Democrats have won Pennsylvania in the last six consecutive presidential cycles. And increasingly, they've done it by racking up huge margins in the city of Philadelphia, winning the surrounding counties by a decent margin, and absorbing losses throughout the rest of the state, which may explain all of the visits by Hillary Clinton and her surrogates recently.
First Lady Michelle Obama came to La Salle University Wednesday, to urge several thousand mostly young people to register and vote for her husband's former Secretary of State.
"Trust me, Pennsylvania," said Mrs. Obama, "experience matters, preparation matters, temperment matters, and Hillary Clinton has it all-- she's the real deal."
Team Hillary has blanketed the city of Philadelphia lately, and for good reason.
Four years ago, Barack Obama beat Mitt Romney in Philadelphia by 492,000 votes. He added to that, a 123,000 vote margin in Bucks, Chester, Delaware and Montgomery counties.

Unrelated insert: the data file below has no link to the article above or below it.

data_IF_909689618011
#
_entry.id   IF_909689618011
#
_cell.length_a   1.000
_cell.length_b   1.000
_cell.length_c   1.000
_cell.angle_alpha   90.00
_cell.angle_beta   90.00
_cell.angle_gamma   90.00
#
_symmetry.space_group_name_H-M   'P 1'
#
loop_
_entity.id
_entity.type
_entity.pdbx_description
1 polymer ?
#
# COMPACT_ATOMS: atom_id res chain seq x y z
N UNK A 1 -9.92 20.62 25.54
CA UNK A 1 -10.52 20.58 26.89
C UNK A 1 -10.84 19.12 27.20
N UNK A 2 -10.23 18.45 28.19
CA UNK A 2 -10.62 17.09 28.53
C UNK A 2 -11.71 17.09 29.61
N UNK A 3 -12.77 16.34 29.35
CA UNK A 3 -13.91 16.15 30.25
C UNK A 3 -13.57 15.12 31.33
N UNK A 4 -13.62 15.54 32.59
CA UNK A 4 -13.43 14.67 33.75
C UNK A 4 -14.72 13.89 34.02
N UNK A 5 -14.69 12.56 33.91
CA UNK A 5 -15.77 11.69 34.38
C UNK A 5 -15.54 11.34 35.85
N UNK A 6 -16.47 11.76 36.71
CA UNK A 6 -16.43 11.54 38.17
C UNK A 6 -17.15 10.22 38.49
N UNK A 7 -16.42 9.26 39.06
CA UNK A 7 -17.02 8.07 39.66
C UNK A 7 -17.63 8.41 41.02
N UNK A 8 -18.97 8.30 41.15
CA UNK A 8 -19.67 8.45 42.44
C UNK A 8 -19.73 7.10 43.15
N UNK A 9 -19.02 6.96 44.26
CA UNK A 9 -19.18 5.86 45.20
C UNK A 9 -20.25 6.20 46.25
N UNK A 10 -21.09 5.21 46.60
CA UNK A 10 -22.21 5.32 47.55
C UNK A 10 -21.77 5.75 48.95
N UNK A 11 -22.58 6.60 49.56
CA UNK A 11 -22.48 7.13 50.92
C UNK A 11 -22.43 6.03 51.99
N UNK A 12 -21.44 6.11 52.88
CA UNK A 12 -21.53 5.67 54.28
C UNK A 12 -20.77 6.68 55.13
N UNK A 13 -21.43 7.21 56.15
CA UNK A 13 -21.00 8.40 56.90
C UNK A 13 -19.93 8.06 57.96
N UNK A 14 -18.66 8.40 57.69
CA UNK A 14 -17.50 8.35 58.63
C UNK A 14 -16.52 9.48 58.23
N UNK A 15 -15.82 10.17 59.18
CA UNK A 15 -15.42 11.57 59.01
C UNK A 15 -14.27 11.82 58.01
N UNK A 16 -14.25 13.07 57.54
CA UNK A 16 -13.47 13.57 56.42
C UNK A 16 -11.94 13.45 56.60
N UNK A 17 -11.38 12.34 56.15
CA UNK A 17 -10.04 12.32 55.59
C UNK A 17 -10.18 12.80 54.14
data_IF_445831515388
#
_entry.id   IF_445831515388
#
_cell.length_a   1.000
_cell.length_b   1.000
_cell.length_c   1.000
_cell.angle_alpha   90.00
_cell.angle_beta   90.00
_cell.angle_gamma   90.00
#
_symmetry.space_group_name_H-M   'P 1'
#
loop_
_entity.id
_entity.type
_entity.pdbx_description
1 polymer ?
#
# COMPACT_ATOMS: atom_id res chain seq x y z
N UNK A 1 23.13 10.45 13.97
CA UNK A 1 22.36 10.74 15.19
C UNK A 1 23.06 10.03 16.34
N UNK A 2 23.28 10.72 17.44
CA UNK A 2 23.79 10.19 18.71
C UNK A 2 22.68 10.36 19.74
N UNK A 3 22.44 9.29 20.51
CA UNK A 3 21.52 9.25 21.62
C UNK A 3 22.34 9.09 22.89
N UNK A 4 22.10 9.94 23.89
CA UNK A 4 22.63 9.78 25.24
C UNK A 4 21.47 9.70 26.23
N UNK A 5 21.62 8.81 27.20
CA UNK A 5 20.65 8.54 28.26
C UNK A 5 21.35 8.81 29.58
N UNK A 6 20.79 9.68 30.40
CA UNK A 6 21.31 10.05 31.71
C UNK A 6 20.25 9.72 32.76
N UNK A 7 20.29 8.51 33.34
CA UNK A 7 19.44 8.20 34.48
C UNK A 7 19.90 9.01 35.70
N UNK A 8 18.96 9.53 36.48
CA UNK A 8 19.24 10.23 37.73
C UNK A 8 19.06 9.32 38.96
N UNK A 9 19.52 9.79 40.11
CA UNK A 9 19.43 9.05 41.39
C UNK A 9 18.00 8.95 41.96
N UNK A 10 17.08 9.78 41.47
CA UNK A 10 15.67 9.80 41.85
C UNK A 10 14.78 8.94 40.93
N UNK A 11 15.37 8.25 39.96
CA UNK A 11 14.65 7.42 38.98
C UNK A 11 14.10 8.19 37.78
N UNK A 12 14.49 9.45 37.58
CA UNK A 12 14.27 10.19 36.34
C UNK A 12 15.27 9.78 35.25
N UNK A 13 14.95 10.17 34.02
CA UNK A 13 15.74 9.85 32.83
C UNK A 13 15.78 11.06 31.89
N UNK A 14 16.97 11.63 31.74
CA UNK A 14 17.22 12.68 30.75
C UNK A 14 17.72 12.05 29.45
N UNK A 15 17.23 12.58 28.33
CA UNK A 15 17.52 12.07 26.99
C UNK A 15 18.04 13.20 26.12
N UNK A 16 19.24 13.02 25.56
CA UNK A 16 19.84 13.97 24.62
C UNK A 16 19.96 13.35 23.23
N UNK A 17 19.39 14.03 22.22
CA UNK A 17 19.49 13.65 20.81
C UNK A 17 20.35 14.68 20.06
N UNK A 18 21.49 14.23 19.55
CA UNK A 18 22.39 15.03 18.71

Mr. Obama lost the rest of Pennsylvania; in all, 55 of 67 counties went red.
But his huge margin in Philly and the 'burbs, carried Obama to victory. St. Joseph's University political scientist Randall Miller puts it simply:
"If most of the votes are down here, then what you need to do, is do well down here."
Miller notes that Donald Trump is competing hard in the counties around Philly, and predicts he will do well-- very well-- in the more rural areas of central and northern Pennsylvania, where he says jobs-- and confidence in the system-- have largely disappeared.
"These people do want to make America great again," said Miller. "They want an America in which they count. They don't feel that way right now, and it's not just jobs- it's everything that relates to that-- a sense of real purpose-- that 'I'm the father. I can deliver things. My values actually count for something.'"
Can Hillary Clinton count on the landslide that Philly voters gave to Barack Obama? Polls suggest voters are unenthusiastic about Mrs. Clinton. Which may be why Mrs. Obama felt the need to include this line in her LaSalle speech:
"I'm inspired by her persistence, her consistency, by her heart and by her guts. And I'm inspired by her lifelong record of public service!"
Republican vice-presidential nominee Mike Pence comes to Pennsylvania Thursday, and-- in a nod to the importance of Central PA to the GOP-- will campaign in York.